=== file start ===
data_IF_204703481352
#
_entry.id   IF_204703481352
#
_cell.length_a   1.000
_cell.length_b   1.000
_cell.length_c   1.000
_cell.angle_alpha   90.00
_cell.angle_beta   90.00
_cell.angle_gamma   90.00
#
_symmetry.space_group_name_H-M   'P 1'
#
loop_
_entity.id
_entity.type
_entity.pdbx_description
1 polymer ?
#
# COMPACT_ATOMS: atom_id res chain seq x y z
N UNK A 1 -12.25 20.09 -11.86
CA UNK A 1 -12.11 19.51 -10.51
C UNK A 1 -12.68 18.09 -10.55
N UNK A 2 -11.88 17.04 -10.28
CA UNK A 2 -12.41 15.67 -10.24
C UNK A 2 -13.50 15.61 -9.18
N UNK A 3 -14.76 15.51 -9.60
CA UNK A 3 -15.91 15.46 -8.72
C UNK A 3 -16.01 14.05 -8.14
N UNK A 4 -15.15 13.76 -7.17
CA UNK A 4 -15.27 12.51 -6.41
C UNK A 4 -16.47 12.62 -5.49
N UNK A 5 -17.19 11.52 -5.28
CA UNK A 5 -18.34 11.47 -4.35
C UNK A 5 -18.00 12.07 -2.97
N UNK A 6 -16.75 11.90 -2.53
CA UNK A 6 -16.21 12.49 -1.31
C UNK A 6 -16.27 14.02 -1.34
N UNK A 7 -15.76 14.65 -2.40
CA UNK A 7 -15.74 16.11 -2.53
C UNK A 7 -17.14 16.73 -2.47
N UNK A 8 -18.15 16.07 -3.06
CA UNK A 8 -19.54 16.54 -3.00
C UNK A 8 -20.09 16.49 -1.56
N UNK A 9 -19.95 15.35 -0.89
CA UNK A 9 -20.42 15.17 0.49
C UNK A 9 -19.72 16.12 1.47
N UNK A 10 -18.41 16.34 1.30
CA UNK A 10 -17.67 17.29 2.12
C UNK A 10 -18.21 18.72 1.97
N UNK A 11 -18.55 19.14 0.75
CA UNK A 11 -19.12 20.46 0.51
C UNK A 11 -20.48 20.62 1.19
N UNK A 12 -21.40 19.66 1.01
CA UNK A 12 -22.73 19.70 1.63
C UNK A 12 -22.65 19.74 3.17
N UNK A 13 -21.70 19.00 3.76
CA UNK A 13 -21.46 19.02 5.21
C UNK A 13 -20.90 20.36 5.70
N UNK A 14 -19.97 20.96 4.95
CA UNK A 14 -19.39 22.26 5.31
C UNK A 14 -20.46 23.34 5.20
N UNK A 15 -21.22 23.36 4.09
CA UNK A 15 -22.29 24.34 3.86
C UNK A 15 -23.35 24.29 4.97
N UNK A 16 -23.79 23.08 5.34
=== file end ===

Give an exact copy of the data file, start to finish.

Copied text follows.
data_IF_204703481352
#
_entry.id   IF_204703481352
#
_cell.length_a   1.000
_cell.length_b   1.000
_cell.length_c   1.000
_cell.angle_alpha   90.00
_cell.angle_beta   90.00
_cell.angle_gamma   90.00
#
_symmetry.space_group_name_H-M   'P 1'
#
loop_
_entity.id
_entity.type
_entity.pdbx_description
1 polymer ?
#
# COMPACT_ATOMS: atom_id res chain seq x y z
N UNK A 1 -12.25 20.09 -11.86
CA UNK A 1 -12.11 19.51 -10.51
C UNK A 1 -12.68 18.09 -10.55
N UNK A 2 -11.88 17.04 -10.28
CA UNK A 2 -12.41 15.67 -10.24
C UNK A 2 -13.50 15.61 -9.18
N UNK A 3 -14.76 15.51 -9.60
CA UNK A 3 -15.91 15.46 -8.72
C UNK A 3 -16.01 14.05 -8.14
N UNK A 4 -15.15 13.76 -7.17
CA UNK A 4 -15.27 12.51 -6.41
C UNK A 4 -16.47 12.62 -5.49
N UNK A 5 -17.19 11.52 -5.28
CA UNK A 5 -18.34 11.47 -4.35
C UNK A 5 -18.00 12.07 -2.97
N UNK A 6 -16.75 11.90 -2.53
CA UNK A 6 -16.21 12.49 -1.31
C UNK A 6 -16.27 14.02 -1.34
N UNK A 7 -15.76 14.65 -2.40
CA UNK A 7 -15.74 16.11 -2.53
C UNK A 7 -17.14 16.73 -2.47
N UNK A 8 -18.15 16.07 -3.06
CA UNK A 8 -19.54 16.54 -3.00
C UNK A 8 -20.09 16.49 -1.56
N UNK A 9 -19.95 15.35 -0.89
CA UNK A 9 -20.42 15.17 0.49
C UNK A 9 -19.72 16.12 1.47
N UNK A 10 -18.41 16.34 1.30
CA UNK A 10 -17.67 17.29 2.12
C UNK A 10 -18.21 18.72 1.97
N UNK A 11 -18.55 19.14 0.75
CA UNK A 11 -19.12 20.46 0.51
C UNK A 11 -20.48 20.62 1.19
N UNK A 12 -21.40 19.66 1.01
CA UNK A 12 -22.73 19.70 1.63
C UNK A 12 -22.65 19.74 3.17
N UNK A 13 -21.70 19.00 3.76
CA UNK A 13 -21.46 19.02 5.21
C UNK A 13 -20.90 20.36 5.70
N UNK A 14 -19.97 20.96 4.95
CA UNK A 14 -19.39 22.26 5.31
C UNK A 14 -20.46 23.34 5.20
N UNK A 15 -21.22 23.36 4.09
CA UNK A 15 -22.29 24.34 3.86
C UNK A 15 -23.35 24.29 4.97
N UNK A 16 -23.79 23.08 5.34